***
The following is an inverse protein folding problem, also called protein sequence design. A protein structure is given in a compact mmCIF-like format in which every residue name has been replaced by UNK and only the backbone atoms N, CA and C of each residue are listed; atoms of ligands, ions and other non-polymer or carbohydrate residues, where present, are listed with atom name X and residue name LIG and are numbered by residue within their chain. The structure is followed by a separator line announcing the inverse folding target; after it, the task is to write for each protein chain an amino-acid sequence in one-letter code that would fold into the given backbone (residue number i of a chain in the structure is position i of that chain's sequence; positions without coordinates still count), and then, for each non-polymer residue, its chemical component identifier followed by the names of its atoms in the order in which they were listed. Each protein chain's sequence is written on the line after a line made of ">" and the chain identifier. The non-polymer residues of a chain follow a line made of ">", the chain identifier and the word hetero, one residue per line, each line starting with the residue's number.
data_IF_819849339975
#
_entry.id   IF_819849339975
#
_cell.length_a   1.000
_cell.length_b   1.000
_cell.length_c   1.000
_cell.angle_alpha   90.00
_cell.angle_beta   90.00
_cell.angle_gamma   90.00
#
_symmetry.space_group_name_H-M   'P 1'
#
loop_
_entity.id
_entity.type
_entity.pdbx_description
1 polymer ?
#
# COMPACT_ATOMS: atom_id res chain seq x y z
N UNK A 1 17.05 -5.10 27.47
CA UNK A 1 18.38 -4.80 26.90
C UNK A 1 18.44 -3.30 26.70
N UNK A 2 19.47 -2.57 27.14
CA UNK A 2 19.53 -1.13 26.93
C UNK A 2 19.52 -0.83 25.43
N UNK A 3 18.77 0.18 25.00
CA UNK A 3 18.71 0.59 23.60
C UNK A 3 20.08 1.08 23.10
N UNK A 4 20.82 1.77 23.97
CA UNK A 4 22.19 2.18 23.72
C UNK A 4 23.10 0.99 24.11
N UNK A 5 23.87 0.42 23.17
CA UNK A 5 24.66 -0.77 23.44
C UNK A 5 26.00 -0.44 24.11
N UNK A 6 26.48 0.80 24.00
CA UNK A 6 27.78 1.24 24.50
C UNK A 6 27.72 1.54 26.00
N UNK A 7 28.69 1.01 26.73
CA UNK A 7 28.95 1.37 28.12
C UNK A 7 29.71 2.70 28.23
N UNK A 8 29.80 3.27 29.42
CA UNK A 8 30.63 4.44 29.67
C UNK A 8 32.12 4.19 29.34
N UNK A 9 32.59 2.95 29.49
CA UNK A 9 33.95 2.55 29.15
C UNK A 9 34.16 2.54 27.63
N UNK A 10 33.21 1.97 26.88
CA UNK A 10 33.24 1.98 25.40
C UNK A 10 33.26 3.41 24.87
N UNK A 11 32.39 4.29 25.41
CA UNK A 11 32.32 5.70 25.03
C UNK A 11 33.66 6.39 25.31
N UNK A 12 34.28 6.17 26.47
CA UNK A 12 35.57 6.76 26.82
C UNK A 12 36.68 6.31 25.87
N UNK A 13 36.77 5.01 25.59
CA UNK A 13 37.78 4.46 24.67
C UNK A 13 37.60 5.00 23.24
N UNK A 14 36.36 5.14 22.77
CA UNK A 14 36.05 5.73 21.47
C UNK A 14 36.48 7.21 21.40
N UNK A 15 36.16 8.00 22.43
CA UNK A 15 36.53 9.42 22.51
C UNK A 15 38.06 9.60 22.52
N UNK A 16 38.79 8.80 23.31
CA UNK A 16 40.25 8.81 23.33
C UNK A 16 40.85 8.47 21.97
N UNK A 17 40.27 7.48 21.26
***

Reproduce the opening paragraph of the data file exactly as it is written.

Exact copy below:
The following is an inverse protein folding problem, also called protein sequence design. A protein structure is given in a compact mmCIF-like format in which every residue name has been replaced by UNK and only the backbone atoms N, CA and C of each residue are listed; atoms of ligands, ions and other non-polymer or carbohydrate residues, where present, are listed with atom name X and residue name LIG and are numbered by residue within their chain. The structure is followed by a separator line announcing the inverse folding target; after it, the task is to write for each protein chain an amino-acid sequence in one-letter code that would fold into the given backbone (residue number i of a chain in the structure is position i of that chain's sequence; positions without coordinates still count), and then, for each non-polymer residue, its chemical component identifier followed by the names of its atoms in the order in which they were listed. Each protein chain's sequence is written on the line after a line made of ">" and the chain identifier. The non-polymer residues of a chain follow a line made of ">", the chain identifier and the word hetero, one residue per line, each line starting with the residue's number.